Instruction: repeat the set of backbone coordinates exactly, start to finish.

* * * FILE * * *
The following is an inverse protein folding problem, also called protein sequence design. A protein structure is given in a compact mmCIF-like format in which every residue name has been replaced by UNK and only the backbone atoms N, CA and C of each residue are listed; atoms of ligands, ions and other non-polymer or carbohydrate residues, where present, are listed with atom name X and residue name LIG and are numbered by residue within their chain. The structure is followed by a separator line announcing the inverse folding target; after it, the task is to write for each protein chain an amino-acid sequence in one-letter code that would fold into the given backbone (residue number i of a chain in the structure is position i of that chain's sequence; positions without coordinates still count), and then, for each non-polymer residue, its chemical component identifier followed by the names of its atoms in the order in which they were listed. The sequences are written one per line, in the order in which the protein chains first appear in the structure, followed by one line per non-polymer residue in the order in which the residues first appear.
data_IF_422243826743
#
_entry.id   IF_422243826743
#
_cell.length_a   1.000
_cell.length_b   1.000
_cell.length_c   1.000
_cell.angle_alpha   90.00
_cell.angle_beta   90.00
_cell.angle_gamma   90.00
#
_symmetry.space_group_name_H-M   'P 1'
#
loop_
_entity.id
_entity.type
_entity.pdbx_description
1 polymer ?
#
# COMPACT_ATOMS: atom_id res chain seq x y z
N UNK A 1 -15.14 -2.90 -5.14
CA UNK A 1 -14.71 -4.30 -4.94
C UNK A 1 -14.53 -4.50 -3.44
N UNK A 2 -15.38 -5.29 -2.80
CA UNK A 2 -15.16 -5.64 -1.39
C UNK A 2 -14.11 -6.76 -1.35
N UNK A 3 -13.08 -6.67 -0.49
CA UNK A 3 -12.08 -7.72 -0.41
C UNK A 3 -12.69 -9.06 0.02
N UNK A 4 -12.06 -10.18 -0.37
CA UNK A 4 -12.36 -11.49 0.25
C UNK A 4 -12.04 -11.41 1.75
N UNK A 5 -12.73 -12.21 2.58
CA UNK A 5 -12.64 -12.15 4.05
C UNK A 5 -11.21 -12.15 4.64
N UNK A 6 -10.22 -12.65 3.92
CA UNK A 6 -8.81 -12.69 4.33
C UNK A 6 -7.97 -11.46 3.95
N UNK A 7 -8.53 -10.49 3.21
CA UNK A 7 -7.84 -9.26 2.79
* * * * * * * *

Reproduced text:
The following is an inverse protein folding problem, also called protein sequence design. A protein structure is given in a compact mmCIF-like format in which every residue name has been replaced by UNK and only the backbone atoms N, CA and C of each residue are listed; atoms of ligands, ions and other non-polymer or carbohydrate residues, where present, are listed with atom name X and residue name LIG and are numbered by residue within their chain. The structure is followed by a separator line announcing the inverse folding target; after it, the task is to write for each protein chain an amino-acid sequence in one-letter code that would fold into the given backbone (residue number i of a chain in the structure is position i of that chain's sequence; positions without coordinates still count), and then, for each non-polymer residue, its chemical component identifier followed by the names of its atoms in the order in which they were listed. The sequences are written one per line, in the order in which the protein chains first appear in the structure, followed by one line per non-polymer residue in the order in which the residues first appear.
data_IF_422243826743
#
_entry.id   IF_422243826743
#
_cell.length_a   1.000
_cell.length_b   1.000
_cell.length_c   1.000
_cell.angle_alpha   90.00
_cell.angle_beta   90.00
_cell.angle_gamma   90.00
#
_symmetry.space_group_name_H-M   'P 1'
#
loop_
_entity.id
_entity.type
_entity.pdbx_description
1 polymer ?
#
# COMPACT_ATOMS: atom_id res chain seq x y z
N UNK A 1 -15.14 -2.90 -5.14
CA UNK A 1 -14.71 -4.30 -4.94
C UNK A 1 -14.53 -4.50 -3.44
N UNK A 2 -15.38 -5.29 -2.80
CA UNK A 2 -15.16 -5.64 -1.39
C UNK A 2 -14.11 -6.76 -1.35
N UNK A 3 -13.08 -6.67 -0.49
CA UNK A 3 -12.08 -7.72 -0.41
C UNK A 3 -12.69 -9.06 0.02
N UNK A 4 -12.06 -10.18 -0.37
CA UNK A 4 -12.36 -11.49 0.25
C UNK A 4 -12.04 -11.41 1.75
N UNK A 5 -12.73 -12.21 2.58
CA UNK A 5 -12.64 -12.15 4.05
C UNK A 5 -11.21 -12.15 4.64
N UNK A 6 -10.22 -12.65 3.92
CA UNK A 6 -8.81 -12.69 4.33
C UNK A 6 -7.97 -11.46 3.95
N UNK A 7 -8.53 -10.49 3.21
CA UNK A 7 -7.84 -9.26 2.79